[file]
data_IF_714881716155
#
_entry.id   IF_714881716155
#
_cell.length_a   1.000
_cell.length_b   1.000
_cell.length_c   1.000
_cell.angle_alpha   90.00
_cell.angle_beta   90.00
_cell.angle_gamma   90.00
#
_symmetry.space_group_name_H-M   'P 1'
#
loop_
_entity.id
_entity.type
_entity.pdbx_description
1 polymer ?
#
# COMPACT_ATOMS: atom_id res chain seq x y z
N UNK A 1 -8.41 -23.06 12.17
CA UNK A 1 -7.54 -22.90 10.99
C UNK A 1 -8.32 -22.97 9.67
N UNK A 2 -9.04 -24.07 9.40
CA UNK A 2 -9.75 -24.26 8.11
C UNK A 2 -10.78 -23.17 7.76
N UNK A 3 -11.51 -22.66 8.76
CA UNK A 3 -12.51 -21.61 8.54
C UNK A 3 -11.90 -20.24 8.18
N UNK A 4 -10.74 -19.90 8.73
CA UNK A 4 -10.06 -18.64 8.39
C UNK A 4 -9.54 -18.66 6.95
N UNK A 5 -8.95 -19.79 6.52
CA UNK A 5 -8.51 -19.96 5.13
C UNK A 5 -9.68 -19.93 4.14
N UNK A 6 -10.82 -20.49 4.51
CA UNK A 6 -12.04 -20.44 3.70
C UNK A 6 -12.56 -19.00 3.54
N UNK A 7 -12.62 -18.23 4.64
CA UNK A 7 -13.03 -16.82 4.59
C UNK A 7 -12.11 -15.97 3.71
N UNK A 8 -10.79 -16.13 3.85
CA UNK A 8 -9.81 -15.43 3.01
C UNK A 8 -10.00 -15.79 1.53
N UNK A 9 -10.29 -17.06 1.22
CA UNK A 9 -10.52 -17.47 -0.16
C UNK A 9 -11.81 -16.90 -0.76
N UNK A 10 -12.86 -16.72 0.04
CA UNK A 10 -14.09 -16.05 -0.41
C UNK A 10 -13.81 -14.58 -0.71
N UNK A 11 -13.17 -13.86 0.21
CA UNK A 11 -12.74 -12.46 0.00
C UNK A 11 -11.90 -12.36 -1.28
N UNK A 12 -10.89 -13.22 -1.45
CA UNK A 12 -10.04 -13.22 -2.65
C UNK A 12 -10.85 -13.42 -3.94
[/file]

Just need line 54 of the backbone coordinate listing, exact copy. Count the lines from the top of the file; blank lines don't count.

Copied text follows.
N UNK A 12 -10.89 -13.22 -1.45